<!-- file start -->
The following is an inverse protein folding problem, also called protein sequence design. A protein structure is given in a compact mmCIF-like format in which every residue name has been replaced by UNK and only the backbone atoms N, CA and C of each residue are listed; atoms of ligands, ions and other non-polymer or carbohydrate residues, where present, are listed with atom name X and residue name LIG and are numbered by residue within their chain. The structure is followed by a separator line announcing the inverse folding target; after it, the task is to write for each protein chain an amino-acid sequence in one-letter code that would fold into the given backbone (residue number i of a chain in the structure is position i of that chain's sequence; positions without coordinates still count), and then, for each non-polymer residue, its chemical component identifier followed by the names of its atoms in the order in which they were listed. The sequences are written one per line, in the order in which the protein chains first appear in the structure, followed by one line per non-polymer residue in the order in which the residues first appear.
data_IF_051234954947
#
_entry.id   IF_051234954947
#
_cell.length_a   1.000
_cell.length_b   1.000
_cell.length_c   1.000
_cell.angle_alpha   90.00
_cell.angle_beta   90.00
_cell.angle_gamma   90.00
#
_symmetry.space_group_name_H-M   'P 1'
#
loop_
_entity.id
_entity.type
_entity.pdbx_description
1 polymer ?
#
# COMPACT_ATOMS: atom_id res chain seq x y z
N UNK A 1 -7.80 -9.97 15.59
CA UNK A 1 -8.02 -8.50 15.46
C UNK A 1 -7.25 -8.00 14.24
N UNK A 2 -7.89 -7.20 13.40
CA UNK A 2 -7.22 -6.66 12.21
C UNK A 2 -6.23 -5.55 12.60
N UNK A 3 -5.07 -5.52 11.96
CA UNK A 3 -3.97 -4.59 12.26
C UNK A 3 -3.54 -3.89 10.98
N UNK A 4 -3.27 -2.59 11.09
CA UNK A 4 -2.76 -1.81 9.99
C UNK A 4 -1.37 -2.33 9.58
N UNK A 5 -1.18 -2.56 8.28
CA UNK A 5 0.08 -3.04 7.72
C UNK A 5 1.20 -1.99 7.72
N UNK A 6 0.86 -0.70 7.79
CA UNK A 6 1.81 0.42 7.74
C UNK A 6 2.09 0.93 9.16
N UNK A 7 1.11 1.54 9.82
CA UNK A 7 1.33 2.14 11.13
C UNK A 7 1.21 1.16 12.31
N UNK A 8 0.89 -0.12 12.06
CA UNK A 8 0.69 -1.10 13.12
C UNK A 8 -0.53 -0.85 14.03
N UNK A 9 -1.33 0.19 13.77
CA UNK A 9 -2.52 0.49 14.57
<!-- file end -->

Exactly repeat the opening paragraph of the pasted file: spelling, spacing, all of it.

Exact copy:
The following is an inverse protein folding problem, also called protein sequence design. A protein structure is given in a compact mmCIF-like format in which every residue name has been replaced by UNK and only the backbone atoms N, CA and C of each residue are listed; atoms of ligands, ions and other non-polymer or carbohydrate residues, where present, are listed with atom name X and residue name LIG and are numbered by residue within their chain. The structure is followed by a separator line announcing the inverse folding target; after it, the task is to write for each protein chain an amino-acid sequence in one-letter code that would fold into the given backbone (residue number i of a chain in the structure is position i of that chain's sequence; positions without coordinates still count), and then, for each non-polymer residue, its chemical component identifier followed by the names of its atoms in the order in which they were listed. The sequences are written one per line, in the order in which the protein chains first appear in the structure, followed by one line per non-polymer residue in the order in which the residues first appear.